Wednesday, January 2, 2013
Thoughts on the "Ubuntu Phone"
Today Canonical made an announcement many of us were excited about, but none of us were expecting. No longer is it just "Ubuntu for Android" (WHICH ISN'T DEAD YET!!!), but now, Canonical has put a fully baked variation on the massively popular distribution on your smartphone. That's right kids! Finally, Ubuntu users can bring the stability of UNIX with them on the go with the Unity-like interface that we have finally grown to love. And that's not to say that Google's Android is slacking on security, but there are a lot of tiny bugs that go through it- and it's very reassuring to know that a rock-solid foundation would protect my new investment from cyber-terrorism of the nerd degree.
Personally, I think there is a lot that is both good and bad to be said about this. I'd be useless if I didn't acknowledge Canonical's dedication to this idea: they've been working had at it for several years now, and it's awesome to see them ready to put a product into the hands of developers. Also, there's a lot to like in the concept of a do-everything computer. Think about it: you just plug in and plug out and never have to worry about having your computer with you, you don't have to worry about forgetting files on your laptop or desktop because it's all with you all the time! Not to mention Ubuntu's vastly improving cloud integration... I'll be very curious to see what they do with it in Ubuntu Phone OS.
Again, there are some issues with this concept, mostly gravitated around user mishaps. What if I lose my phone? Is everything gone forever? I would hope not? What do I use when my phone is broken or needing repair? Am I just stranded without a little internet device? Now, as silly as this may sound to geeks (think about it, just HOW MANY screens do you have on hand at any given time in your home? That's right, you'll be fine...), for the average consumer this is a genuine pain in the ass. For most consumers who would opt for this device (the ones who want it all in one inexpensive device to save from buying multiple devices), this is going to be a legitimate concern that Canonical doubtlessly will have to address from the very beginning... but with all of the software-based backup services around now, I'm sure there will at least be something for a basic daily backup of files.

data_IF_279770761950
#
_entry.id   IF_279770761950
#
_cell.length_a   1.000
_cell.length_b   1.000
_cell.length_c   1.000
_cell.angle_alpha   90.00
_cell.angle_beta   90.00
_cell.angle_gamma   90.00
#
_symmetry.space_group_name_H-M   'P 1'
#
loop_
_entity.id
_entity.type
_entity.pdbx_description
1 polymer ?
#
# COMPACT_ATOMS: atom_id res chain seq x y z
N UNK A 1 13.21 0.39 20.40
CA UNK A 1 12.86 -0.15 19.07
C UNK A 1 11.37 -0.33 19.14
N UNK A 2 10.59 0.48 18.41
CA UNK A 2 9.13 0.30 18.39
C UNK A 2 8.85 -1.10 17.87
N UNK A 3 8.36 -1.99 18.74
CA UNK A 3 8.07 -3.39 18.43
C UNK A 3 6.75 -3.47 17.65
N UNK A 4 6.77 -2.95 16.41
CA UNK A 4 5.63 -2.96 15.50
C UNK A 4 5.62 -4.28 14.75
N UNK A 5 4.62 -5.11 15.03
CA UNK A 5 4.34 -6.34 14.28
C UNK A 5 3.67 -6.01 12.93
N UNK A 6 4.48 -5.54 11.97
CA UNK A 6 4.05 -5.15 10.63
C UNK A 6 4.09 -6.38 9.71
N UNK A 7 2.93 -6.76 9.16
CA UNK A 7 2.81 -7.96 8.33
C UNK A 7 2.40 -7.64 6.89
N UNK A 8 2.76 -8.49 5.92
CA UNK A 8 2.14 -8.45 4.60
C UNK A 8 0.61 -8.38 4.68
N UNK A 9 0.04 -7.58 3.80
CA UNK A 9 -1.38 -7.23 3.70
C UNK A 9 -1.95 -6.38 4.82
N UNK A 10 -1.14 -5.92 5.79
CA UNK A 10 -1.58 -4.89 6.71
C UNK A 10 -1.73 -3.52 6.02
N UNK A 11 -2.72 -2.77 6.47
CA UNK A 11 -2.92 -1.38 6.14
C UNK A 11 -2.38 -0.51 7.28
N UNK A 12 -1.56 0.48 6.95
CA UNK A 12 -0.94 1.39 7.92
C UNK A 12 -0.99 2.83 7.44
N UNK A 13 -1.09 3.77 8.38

This can be such a cool idea if executed correctly. I'm so happy Canonical finally unwrapped their plans to move forward with an Ubuntu Phone. The next year is going to be equally as awesome for developers. Just imagine the appeal of a device like this... now all we nerds need to do is spread the word! Share this article as well as the source with your friends and family! Let them know how cool this would be, and help build the hype!